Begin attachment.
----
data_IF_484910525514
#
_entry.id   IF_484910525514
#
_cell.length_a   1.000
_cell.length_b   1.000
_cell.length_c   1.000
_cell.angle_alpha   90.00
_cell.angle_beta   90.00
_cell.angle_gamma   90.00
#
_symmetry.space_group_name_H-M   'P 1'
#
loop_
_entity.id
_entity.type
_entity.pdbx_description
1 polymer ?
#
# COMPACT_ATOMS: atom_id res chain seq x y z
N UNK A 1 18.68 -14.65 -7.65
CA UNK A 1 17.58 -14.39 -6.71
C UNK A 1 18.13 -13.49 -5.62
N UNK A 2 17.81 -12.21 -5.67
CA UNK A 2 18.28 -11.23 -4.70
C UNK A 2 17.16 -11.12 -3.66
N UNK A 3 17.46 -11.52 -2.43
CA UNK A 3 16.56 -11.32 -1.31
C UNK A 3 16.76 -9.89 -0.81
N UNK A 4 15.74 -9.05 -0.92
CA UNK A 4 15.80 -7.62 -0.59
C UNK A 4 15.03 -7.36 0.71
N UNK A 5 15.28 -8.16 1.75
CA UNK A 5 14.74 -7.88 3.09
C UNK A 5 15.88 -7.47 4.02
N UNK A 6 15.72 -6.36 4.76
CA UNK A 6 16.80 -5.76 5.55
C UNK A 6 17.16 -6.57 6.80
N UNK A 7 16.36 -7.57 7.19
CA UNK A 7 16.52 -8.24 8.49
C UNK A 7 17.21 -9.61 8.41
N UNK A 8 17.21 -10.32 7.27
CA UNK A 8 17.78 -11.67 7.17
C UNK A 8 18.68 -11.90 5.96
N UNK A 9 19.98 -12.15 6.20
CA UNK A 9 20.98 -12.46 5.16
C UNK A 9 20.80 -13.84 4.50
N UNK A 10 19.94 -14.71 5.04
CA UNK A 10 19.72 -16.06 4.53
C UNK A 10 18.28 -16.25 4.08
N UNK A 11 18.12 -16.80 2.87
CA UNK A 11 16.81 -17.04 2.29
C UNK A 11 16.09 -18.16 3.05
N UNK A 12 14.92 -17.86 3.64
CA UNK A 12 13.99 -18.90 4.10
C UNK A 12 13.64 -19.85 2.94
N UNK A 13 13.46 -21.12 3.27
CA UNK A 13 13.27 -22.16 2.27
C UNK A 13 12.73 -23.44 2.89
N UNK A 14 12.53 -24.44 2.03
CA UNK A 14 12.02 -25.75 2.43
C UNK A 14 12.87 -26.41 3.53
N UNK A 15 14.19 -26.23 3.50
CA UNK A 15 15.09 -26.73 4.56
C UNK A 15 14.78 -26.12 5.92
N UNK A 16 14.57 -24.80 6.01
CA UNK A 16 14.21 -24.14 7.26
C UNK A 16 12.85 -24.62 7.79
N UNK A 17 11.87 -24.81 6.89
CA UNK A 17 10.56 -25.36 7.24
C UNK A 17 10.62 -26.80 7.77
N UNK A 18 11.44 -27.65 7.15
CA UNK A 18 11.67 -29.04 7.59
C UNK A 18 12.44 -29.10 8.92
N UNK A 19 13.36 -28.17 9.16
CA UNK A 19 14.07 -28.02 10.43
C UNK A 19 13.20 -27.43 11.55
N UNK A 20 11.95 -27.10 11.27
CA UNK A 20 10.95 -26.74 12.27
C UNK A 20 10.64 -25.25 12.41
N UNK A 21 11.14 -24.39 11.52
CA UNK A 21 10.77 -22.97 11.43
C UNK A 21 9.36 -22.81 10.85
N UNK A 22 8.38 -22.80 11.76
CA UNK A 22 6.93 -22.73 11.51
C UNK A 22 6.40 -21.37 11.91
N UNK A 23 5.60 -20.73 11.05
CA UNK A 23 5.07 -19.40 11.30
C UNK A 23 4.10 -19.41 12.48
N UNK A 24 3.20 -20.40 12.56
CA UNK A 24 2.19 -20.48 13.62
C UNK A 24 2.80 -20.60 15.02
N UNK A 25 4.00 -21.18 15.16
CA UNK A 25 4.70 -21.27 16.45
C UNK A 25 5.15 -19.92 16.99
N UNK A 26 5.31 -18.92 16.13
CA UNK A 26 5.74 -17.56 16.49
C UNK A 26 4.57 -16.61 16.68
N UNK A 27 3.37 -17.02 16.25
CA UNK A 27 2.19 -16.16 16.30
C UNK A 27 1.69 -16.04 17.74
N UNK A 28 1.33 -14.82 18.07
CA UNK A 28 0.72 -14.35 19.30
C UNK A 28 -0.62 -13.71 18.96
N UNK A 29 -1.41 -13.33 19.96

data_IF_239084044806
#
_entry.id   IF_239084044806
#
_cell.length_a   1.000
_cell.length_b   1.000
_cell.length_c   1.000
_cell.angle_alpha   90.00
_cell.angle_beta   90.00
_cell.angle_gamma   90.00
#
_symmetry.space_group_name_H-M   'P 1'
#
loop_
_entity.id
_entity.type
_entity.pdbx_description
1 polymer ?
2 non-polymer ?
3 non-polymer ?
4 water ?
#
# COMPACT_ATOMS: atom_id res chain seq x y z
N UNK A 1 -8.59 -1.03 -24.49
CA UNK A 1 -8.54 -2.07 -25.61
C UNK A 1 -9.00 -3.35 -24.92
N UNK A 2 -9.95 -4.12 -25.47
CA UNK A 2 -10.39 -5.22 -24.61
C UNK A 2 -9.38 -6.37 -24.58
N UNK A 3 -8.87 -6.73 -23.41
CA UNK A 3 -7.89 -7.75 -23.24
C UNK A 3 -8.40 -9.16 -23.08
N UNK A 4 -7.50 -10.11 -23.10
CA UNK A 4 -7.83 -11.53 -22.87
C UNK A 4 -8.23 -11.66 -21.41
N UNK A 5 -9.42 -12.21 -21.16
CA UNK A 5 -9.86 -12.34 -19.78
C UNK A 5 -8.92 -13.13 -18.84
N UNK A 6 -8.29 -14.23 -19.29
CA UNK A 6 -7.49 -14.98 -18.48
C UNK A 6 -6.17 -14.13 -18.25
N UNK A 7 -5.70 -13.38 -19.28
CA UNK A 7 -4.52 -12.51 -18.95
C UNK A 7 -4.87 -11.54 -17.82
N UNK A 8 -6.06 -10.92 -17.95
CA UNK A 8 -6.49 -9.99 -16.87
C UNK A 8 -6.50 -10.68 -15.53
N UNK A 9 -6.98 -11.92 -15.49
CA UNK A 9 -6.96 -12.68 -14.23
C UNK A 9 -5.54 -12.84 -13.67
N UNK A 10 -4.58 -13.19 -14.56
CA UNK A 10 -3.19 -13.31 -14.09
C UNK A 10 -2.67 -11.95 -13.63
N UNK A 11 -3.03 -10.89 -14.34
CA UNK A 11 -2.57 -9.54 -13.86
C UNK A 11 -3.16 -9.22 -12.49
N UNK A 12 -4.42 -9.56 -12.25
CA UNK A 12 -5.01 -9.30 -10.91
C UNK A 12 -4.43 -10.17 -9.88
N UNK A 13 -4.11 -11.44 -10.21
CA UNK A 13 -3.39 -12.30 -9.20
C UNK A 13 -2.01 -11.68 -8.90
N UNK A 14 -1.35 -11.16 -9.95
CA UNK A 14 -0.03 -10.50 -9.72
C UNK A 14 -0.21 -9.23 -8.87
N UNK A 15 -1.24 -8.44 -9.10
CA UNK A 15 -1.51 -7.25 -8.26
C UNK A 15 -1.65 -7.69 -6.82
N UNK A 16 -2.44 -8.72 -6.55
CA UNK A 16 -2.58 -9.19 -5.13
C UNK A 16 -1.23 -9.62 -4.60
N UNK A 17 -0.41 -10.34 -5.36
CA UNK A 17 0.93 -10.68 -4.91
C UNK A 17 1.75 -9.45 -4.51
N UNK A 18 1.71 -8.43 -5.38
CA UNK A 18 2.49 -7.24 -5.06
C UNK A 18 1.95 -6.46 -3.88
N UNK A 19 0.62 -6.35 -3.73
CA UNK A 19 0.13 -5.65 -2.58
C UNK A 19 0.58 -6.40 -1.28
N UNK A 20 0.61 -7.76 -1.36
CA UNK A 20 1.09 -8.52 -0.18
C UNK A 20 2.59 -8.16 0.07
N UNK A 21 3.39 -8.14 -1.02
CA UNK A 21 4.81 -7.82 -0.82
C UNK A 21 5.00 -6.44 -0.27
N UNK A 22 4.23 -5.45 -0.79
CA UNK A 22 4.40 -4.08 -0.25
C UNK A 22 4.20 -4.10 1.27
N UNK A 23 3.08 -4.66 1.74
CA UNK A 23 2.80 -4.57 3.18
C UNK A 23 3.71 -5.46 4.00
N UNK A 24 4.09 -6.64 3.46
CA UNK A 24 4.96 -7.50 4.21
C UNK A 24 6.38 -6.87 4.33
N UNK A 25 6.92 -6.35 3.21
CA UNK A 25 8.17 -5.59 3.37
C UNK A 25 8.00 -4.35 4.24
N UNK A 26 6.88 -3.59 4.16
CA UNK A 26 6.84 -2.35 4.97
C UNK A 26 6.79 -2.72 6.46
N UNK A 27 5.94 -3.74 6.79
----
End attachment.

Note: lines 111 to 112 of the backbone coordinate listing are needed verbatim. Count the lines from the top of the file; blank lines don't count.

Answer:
_cell.length_b   1.000
_cell.length_c   1.000